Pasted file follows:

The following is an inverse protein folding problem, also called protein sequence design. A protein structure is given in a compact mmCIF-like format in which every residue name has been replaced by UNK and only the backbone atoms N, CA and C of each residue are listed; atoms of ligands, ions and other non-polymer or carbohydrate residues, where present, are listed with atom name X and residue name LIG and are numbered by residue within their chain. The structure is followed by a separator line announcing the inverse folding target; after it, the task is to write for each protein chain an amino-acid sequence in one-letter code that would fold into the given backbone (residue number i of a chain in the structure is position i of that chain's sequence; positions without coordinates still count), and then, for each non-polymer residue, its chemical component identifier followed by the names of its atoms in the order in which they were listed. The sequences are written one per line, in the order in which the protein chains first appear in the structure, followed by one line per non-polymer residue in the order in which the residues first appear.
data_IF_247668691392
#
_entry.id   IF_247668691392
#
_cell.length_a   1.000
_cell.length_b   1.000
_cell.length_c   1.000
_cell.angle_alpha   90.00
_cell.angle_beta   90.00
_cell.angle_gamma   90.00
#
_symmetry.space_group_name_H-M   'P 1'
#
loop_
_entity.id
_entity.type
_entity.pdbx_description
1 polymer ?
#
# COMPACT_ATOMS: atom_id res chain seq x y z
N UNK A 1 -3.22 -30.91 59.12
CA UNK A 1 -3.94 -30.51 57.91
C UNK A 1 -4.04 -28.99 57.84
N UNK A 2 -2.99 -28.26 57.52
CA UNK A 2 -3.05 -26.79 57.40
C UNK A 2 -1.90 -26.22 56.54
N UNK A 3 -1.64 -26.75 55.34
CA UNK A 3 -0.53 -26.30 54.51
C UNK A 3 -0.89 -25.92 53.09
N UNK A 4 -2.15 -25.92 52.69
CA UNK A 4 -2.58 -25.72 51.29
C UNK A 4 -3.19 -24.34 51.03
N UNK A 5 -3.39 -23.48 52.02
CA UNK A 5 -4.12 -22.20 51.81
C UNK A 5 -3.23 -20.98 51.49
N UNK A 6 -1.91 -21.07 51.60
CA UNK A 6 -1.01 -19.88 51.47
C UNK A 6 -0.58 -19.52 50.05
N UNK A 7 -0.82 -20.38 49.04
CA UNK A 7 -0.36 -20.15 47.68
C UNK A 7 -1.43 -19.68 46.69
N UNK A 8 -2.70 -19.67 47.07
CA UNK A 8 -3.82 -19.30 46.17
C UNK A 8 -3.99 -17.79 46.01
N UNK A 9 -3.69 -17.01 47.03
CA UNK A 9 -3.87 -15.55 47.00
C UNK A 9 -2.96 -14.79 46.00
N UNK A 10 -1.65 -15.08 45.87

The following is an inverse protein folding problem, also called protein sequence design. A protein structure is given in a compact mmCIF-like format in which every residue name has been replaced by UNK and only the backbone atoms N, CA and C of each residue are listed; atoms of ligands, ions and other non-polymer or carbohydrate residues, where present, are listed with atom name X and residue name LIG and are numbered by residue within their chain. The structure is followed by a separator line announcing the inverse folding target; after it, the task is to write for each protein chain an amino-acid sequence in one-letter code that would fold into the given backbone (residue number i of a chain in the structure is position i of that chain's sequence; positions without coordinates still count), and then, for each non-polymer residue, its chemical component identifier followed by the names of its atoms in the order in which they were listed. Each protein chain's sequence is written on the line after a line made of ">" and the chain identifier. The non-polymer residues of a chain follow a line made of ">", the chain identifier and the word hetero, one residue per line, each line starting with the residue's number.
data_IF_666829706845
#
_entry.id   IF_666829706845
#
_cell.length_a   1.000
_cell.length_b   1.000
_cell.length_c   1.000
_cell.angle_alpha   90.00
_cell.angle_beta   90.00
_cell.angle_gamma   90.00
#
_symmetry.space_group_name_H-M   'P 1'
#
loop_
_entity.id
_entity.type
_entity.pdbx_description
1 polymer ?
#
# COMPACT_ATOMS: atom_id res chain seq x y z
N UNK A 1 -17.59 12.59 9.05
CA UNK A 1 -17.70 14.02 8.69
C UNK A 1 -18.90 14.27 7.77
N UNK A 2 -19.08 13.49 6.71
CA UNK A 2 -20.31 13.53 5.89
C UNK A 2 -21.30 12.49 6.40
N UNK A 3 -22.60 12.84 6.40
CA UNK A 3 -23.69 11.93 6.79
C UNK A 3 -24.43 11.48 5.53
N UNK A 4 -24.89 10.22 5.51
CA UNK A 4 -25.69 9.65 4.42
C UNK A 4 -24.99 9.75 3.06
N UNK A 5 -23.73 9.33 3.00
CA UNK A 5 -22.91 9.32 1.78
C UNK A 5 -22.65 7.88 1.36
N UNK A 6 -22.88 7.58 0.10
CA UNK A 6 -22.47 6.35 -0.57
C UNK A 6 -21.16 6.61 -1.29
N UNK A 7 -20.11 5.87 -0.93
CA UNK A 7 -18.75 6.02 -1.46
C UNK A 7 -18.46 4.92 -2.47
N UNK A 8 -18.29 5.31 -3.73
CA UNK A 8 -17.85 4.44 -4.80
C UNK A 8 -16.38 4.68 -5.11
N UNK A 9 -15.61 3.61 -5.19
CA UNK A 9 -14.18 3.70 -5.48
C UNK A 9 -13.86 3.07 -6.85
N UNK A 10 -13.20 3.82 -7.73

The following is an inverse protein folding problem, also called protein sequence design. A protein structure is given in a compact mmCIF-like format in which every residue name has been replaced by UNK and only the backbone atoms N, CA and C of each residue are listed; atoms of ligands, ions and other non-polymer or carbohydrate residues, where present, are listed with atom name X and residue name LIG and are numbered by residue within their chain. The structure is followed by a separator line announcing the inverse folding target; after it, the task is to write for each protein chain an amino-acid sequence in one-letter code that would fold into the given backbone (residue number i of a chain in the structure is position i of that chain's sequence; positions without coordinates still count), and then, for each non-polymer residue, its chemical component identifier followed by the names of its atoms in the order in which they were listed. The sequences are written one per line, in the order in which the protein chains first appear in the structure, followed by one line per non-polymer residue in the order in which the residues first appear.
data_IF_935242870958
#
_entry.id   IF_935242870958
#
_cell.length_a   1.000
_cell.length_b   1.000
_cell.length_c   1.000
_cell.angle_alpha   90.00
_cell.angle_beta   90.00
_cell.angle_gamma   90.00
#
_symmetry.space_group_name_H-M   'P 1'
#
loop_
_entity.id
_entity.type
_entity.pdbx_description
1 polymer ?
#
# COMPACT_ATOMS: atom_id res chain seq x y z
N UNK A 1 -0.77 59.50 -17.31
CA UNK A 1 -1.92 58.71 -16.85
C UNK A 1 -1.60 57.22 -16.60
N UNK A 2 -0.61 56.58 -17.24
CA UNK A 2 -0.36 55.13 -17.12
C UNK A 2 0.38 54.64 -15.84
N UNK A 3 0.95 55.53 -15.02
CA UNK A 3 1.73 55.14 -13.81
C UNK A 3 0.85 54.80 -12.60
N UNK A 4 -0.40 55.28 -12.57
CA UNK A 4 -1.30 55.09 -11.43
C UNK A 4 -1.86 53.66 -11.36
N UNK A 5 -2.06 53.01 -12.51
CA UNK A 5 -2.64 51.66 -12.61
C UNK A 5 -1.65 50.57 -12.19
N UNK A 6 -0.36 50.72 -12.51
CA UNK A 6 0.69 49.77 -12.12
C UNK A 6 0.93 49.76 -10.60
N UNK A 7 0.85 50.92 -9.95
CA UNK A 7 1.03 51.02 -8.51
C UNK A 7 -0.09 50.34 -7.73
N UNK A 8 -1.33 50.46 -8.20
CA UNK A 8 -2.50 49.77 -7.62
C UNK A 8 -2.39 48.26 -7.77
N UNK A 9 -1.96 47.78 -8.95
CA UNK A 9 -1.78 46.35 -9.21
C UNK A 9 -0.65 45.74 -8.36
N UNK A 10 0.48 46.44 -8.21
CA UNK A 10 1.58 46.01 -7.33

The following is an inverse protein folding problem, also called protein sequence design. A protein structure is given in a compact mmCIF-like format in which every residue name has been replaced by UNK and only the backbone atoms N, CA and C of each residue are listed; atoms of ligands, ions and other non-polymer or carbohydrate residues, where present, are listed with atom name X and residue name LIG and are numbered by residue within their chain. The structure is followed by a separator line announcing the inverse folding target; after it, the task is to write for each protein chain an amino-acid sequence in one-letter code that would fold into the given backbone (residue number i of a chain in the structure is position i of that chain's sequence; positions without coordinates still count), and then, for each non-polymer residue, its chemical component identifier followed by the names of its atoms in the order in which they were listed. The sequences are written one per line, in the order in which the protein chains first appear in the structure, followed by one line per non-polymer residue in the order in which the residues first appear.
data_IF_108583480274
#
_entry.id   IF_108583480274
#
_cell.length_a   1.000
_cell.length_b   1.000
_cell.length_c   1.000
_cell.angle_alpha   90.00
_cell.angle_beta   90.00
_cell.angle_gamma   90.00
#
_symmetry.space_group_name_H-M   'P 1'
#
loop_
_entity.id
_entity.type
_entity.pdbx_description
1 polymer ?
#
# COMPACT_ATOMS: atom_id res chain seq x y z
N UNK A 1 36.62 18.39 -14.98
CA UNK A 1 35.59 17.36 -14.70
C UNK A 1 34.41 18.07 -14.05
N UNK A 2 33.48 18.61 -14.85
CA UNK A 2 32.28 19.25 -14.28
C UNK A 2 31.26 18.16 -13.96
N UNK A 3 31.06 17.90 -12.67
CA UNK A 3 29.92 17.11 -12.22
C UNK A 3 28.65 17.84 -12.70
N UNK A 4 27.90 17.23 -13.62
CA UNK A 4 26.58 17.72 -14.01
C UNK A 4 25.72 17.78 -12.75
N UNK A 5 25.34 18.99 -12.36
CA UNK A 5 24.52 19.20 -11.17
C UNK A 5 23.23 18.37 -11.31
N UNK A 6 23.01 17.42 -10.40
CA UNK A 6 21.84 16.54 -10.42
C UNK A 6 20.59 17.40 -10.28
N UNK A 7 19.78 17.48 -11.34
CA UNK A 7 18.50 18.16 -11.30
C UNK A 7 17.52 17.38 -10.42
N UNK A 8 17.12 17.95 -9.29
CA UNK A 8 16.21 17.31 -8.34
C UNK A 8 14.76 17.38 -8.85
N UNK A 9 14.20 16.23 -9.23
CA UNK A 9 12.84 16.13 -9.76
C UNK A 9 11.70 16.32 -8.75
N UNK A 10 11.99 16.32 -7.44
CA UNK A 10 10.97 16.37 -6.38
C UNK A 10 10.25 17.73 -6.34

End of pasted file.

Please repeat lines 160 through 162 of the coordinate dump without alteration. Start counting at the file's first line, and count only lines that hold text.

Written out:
#
_symmetry.space_group_name_H-M   'P 1'
#